CMD is caused by viruses belonging to the genus Begomovirus in the family Geminiviridae (Hong et al. 1993). It is the single most important viral disease of cassava in Zambia and it also occurs in many neighbouring countries, including Tanzania, Malawi, Democratic Republic of the Congo, Zimbabwe, Mozambique and Angola.

Symptoms

The symptoms of CMD are well characterised. Symptoms include distortion of leaf lamina, chlorotic mosaics, mottling and an overall reduction in plant size (Fig. 1a) compared with healthy leaves (Fig. 1b). Among the noticeable symptoms usually present in the field is a mosaic pattern on the leaves, the colouring of which can range from pale green to whitish yellow. The extent of chlorosis on the leaf surface varies between <5% to almost 100%. Another common feature observed in cassava fields is the extreme narrowing of the leaf near the base of the leaflets (Fig. 1c). However, symptoms can vary by both season and cultivar. Farmers generally grow a number of cultivars, both landraces and improved cultivars bred by Zambia Agriculture Research Institute (ZARI). Because these cultivars display varying CMD symptoms, CMD may go unnoticed despite the presence of symptoms. Indeed, studies conducted in 2009 showed that most farmers in Luapula Province were unable to recognise the symptoms of CMD (Chikoti 2011). Symptom expression in plants is influenced by the virus species infecting cassava plants and environmental factors. Work by Fondong et al. (2000) and Pita et al. (2001a) showed that symptoms can be exacerbated in plants that have mixed virus infection. Studies in Zambia have indicated severe symptoms in plants infected with African cassava mosaic virus (ACMV) and East African cassava mosaic virus (EACMV) (Chikoti et al. 2013a).
Fig. 1

Symptoms of cassava mosaic disease (CMD). a A healthy cassava plant (left) and a plant infected with CMD (right); plants are same cultivar, Manyopola. b A healthy cassava leaf. c A cassava leaf showing severe CMD symptoms including leaf curling and chlorosis. d A cassava plant (cultivar Katobamputa) with a single infection of African cassava mosaic virus (ACMV) and e a plant of the same cultivar with a dual infection of ACMV and East African cassava mosaic virus (EACMV)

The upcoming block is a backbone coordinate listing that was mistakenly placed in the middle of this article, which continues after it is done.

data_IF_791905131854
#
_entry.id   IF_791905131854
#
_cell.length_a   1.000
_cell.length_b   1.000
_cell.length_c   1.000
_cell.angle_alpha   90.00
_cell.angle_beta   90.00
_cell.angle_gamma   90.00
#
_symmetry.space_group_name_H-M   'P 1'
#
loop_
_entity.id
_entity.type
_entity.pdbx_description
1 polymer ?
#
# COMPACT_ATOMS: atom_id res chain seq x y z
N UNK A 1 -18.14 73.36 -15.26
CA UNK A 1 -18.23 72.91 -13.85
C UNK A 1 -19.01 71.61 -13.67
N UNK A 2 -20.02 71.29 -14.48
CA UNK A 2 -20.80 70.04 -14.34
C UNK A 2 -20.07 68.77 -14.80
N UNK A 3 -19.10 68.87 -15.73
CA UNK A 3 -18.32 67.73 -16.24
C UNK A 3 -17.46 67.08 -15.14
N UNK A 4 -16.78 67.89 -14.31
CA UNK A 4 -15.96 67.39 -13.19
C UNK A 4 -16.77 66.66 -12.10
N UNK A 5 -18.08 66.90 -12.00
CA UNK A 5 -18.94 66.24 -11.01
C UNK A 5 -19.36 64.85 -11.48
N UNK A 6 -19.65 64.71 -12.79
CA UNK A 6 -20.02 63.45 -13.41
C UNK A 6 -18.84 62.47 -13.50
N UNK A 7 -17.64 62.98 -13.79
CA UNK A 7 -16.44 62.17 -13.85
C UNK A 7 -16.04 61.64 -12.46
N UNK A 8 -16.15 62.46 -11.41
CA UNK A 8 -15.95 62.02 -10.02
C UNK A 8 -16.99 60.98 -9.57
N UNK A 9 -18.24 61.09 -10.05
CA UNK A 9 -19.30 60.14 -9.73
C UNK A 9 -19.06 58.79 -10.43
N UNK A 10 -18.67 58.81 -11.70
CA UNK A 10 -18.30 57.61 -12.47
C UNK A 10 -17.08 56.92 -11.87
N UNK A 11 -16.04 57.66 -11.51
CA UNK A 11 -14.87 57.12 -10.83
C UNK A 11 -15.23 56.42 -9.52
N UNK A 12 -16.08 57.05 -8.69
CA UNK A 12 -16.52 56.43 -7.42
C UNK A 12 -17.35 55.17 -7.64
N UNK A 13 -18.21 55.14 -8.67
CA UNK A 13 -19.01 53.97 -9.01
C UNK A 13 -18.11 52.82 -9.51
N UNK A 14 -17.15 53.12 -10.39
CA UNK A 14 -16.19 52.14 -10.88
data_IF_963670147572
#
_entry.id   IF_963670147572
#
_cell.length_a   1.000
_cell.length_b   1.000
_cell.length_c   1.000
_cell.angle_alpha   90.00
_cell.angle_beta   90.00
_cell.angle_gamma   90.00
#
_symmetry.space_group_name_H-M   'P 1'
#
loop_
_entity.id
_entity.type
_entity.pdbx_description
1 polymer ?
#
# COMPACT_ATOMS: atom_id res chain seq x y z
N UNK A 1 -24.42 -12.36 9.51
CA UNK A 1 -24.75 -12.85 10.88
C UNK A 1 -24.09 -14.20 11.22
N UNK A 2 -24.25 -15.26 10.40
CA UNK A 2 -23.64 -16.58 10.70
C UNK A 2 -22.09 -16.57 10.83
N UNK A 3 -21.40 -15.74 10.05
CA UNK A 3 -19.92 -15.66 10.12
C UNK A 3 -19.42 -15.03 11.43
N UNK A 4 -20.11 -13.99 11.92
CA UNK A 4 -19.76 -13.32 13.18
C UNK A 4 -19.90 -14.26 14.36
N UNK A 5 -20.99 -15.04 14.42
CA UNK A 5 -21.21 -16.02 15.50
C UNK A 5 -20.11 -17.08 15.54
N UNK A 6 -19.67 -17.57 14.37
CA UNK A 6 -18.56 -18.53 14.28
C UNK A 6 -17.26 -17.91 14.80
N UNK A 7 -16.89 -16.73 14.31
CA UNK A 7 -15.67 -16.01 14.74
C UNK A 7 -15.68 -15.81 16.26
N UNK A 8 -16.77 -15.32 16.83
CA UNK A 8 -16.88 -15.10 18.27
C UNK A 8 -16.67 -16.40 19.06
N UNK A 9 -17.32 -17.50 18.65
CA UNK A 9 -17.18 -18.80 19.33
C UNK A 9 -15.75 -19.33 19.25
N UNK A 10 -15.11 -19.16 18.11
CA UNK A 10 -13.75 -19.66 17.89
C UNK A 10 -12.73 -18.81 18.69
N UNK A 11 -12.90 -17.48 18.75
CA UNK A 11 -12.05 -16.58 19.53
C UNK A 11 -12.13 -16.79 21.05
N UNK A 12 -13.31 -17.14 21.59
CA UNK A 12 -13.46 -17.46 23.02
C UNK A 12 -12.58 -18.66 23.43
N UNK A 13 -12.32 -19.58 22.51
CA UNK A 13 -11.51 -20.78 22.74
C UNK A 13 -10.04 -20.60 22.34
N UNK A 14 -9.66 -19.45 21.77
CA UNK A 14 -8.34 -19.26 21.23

Expression of disease foliar symptoms is also influenced by soil fertility and water availability. Information on the abiotic factors that influence symptom expression in CMD are lacking in Zambia, however research on viral diseases in other regions has shown that low temperatures are associated with the development of severe symptoms (Gerik et al. 1990), whereas high temperatures are associated with attenuated symptoms. To test the effect of temperature, Chellappan et al. (2005) inoculated cassava seedlings with isolates (Cameroon) of ACMV. Plants expressed severe symptoms 14 days post-inoculation (dpi) at 25 °C and 7 dpi at 30 °C. Symptom severity was greater among seedlings kept at 25 °C compared with those at 30 °C.

Considerable variability in CMD symptoms has been observed among Zambia’s three agro–ecological zones (AZI, AZII, and AZIII), which are defined by rainfall, temperature and soil type. Zambia is tropical; temperatures are moderated by altitude. There are three seasons: a cool dry season (April–August), a hot dry season (August–November), and a hot wet season (November–April). The average temperatures range from a mean monthly minimum of about 10 °C in June and July to a mean monthly maximum of 30 °C in October and November. AZI is hot and low-lying and includes the Zambezi and Luangwa valleys (including parts of Lusaka and Eastern provinces) in the south and east, respectively (Jain 2007). It experiences annual rainfall of less than 800 mm. AZII covers the centre of the country, stretching from the western to the eastern borders and is characterised by average annual rainfall of 800–1000 mm. AZIII is the largest zone, stretching from the northwest to the northeast of the country and experiences annual rainfall of 1000–1400 mm. CMD symptoms are much more pronounced in AZI than in AZII or AZIII, partly as a result of the higher temperatures as shown by surveys in 2009 and 2014 (Chikoti et al. 2013a, 2015). For example, in the 2009 survey, CMD severity on a 1–5 scale (Hahn et al. 1980) for Lusaka and Eastern provinces was reported to be 3.88 and 3.94, respectively (Chikoti et al. 2013a). In the 2014 survey, severity was 3.48 and 3.14 for Lusaka and Eastern provinces, respectively (Chikoti et al. 2015).

Another potential factor in disease expression is the presence of subviral agents called sequence enhancing geminivirus symptoms (SEGS) (formerly satellite DNA molecules). These satellite DNA molecules are known to modulate replication and symptom expression of their helper virus (Maredza et al. 2016; Ndunguru et al. 2016). SEGS associated with cassava begomoviruses have been shown to enhance severe symptoms and break down plant resistance (Ndunguru et al. 2008). In Zambia, CMD infected cassava leaf samples collected from Luapula Province tested positive for SEGS II and III with primer pairs SatIIR/F and SatIIIR/F designed by Ndunguru et al. (2008). Severe leaf symptoms were observed on plants that tested positive for SEGS. These symptoms included crumpling, curling and leaf narrowing.

Causal organism